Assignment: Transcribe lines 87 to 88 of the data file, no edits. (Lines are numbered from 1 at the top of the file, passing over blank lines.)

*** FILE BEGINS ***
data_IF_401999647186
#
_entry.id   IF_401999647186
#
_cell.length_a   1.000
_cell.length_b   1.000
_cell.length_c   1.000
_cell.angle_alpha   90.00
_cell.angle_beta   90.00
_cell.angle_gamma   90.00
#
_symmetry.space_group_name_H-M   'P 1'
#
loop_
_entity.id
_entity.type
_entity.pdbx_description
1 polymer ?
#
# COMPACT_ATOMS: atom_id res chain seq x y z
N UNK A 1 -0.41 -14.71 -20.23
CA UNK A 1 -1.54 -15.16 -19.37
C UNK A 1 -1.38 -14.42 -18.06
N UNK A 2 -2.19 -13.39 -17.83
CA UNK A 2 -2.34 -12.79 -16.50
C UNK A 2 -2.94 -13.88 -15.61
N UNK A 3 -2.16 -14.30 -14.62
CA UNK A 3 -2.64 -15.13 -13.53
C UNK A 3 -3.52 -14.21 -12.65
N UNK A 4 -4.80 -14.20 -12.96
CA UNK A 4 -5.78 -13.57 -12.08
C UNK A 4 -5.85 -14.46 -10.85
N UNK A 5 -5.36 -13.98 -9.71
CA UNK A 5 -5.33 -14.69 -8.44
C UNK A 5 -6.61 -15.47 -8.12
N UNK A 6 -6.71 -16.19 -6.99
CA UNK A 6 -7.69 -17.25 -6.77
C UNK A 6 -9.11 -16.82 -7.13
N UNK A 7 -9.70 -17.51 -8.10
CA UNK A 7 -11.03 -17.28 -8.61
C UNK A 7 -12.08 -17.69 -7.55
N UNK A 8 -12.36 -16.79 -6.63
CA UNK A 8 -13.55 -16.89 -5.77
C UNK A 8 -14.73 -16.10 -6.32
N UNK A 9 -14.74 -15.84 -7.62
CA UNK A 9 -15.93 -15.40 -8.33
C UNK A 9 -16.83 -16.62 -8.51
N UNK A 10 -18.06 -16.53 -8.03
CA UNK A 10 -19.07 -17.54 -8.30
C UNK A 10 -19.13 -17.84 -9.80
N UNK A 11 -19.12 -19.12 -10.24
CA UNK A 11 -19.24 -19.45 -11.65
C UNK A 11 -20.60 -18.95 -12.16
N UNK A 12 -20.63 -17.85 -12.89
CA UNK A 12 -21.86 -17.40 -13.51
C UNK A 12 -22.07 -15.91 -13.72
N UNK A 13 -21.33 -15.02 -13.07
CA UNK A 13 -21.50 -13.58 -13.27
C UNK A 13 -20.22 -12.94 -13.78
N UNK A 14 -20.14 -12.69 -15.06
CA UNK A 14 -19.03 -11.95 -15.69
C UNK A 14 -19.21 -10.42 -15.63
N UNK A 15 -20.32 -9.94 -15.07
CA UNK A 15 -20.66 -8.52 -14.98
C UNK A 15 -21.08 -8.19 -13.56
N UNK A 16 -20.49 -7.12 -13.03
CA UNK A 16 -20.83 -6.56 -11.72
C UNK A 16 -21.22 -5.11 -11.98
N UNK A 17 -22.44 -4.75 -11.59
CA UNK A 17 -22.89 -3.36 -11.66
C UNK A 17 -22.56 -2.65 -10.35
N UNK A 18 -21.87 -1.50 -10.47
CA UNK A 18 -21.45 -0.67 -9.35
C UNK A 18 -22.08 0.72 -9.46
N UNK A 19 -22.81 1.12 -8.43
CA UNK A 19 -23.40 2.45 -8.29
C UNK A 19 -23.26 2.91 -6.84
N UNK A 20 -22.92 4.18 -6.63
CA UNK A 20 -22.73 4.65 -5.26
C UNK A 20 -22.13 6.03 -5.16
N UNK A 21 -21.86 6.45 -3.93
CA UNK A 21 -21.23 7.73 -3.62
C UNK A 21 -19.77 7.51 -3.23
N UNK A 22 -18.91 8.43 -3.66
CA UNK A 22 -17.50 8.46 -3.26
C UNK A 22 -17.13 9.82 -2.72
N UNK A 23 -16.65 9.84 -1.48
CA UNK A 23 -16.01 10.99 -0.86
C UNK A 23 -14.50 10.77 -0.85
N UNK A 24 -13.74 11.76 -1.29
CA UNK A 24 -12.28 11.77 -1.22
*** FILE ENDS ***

N UNK A 23 -16.65 9.84 -1.48
CA UNK A 23 -16.01 10.99 -0.86